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Human-rights complaint throws Chinese-miner labour into question

The first group of miners to arrive from China attend training in Tumbler Ridge, B.C.

Trent Ernst/The Globe and Mail

A month or so ago, Huizhi Li was just one of dozens of Chinese men who pegged their hopes for a better life on a job in Tumbler Ridge, a British Columbia town built near seams of coal.

Now Mr. Li, who is in his mid-20s and came from China to work for Vancouver-based HD Mining, has signed his name to a human-rights complaint, putting himself in the middle of a dispute that has implications not only for him and his fellow employees but for the B.C. and federal governments, Canadian companies that hire foreign workers and the labour and immigration policies that allow them to be hired.

In his complaint, dated Dec. 10 and distributed by his employer, Mr. Li says he is worried that United Steelworkers' statements on the Internet are "likely to create contempt for Chinese persons and in particular Chinese mining workers."

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The United Steelworkers, along with other unions, have criticized HD Mining's plans to hire foreign workers, saying the company could have done more to hire and train Canadians. As part of that campaign, the union has posted statements online saying foreign workers are vulnerable to exploitation, including being underpaid and denied workplace benefits.

USW district director Stephen Hunt rejected the notion that such statements could create contempt for Chinese workers. The claim is being filed under a section of the act that relates to hate speech on the Internet.

"We have taken a strong stand on behalf of workers here that we do think are being exploited," Mr. Hunt said, referring to HD Mining employees who are already in Tumbler Ridge and others scheduled to arrive this month. "To make a suggestion that we are racist is just simply wrong."

Lawyers for HD Mining wrote Thursday to the federal deputy minister of justice to voice concerns about statements federal ministers Diane Finley and Jason Kenney have made about the controversy. On Nov. 8, Ms. Finley, Human Resources Minister, issued a statement in which she said she wasn't satisfied that sufficient efforts had been made to hire Canadian workers for the B.C. jobs. And this month, Immigration Minister, Mr. Kenney, was quoted as saying that mistakes may have been made in hiring foreign workers for the project.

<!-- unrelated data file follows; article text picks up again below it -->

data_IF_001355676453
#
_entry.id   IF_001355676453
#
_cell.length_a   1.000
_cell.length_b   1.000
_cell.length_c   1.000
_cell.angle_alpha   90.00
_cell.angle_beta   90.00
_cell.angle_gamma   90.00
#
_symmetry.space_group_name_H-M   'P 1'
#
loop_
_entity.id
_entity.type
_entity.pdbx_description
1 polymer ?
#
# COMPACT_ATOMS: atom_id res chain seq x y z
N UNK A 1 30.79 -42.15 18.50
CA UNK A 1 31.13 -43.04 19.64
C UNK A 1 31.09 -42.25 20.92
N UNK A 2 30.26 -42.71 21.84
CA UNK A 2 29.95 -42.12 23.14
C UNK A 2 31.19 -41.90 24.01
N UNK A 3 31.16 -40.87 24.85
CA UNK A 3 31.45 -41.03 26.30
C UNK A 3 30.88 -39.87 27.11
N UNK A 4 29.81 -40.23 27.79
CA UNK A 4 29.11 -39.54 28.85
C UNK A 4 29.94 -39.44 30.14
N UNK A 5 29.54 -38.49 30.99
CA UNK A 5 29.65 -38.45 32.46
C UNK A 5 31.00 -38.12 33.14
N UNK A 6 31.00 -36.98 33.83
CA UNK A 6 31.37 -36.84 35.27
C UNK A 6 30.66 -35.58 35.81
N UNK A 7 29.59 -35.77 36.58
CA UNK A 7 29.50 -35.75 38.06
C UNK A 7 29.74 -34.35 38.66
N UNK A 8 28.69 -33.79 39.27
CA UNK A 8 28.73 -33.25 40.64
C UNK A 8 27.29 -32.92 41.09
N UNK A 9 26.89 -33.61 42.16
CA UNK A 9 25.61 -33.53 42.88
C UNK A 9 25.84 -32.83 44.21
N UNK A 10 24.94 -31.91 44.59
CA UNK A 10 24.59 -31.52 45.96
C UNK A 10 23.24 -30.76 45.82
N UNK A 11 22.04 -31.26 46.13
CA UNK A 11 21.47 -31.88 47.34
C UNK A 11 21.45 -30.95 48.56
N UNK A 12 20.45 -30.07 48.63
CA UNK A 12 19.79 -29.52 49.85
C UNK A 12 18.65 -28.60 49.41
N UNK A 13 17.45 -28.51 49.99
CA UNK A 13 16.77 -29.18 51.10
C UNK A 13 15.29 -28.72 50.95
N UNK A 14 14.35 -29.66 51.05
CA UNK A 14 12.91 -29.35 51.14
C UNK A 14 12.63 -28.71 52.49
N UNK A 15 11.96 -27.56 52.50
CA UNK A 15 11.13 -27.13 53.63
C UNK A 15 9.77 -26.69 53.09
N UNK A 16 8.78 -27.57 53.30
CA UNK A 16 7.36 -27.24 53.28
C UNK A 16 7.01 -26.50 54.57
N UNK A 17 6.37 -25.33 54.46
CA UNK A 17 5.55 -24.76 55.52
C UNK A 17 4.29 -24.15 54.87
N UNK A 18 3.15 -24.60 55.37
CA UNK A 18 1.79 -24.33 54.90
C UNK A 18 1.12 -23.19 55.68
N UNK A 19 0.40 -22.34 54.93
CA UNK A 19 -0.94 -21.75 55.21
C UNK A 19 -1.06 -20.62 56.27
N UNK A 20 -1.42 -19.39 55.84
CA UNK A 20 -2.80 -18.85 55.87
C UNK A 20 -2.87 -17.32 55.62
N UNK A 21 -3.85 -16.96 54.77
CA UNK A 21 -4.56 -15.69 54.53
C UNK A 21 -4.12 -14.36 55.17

In the letter, HD Mining's counsel says it has "grave concerns" with actions taken by the ministers and could take the matter up in court.

The human rights complaint comes as a federal court judge is weighing arguments in a related court case.

HD Mining plans to build a coal mine near Tumbler Ridge, about 1,000 kilometres north of Vancouver, with the help of Chinese workers brought to B.C. under Canada's Temporary Foreign Worker Program.

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Two labour groups – Local 1611 of the Construction and Specialized Workers' Union and Local 115 of the International Union of Operating Engineers – applied for a judicial review of the process that gave HD Mining permission to hire 201 workers for its project.

As part of that court action, the unions are seeking an injunction that would prevent about 60 Chinese miners from starting work at HD Mining's Murray River coal project later this month. About 15 workers, including Mr. Li, have arrived in recent weeks.

The company says an injunction would result in millions of dollars' worth of delays.

"A delay in our schedule could cost as much as $6.3-million in the first 30 days," said Jody Shimkus, a spokeswoman for HD Mining.

Contractors for the project are also fighting the injunction. Triland Modular Ltd. and Northern Lands Development Corp., which have contracts with Huiyong Holdings to build housing and dining facilities for the workers in Tumbler Ridge, said they would also lose tens of thousands of dollars.

"Any delay in proceeding with these contracts will have significant financial impacts on Triland and Northern Lands," James Rea, president and chief executive of both companies, said in an affidavit, estimating standby costs for the two projects of about $80,000 a month.

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A judge is expected to rule on the injunction as early as Friday.

Labour groups have for years been raising concerns about Canada's increasing reliance on foreign workers. A Metcalf Foundation report released this year found the number of migrant workers in Canada has tripled since 2000 and that since 2006, the number of migrant workers with temporary status who enter the country each year has exceeded the number of economic immigrants who are granted permanent resident status.

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About the Authors
National correspondent

Based in Vancouver, Wendy Stueck has covered technology and business and now reports on British Columbia issues including natural resources, aboriginal issues and urban affairs. More

Mining Reporter

Pav Jordan is a mining reporter for the Report on Business. More


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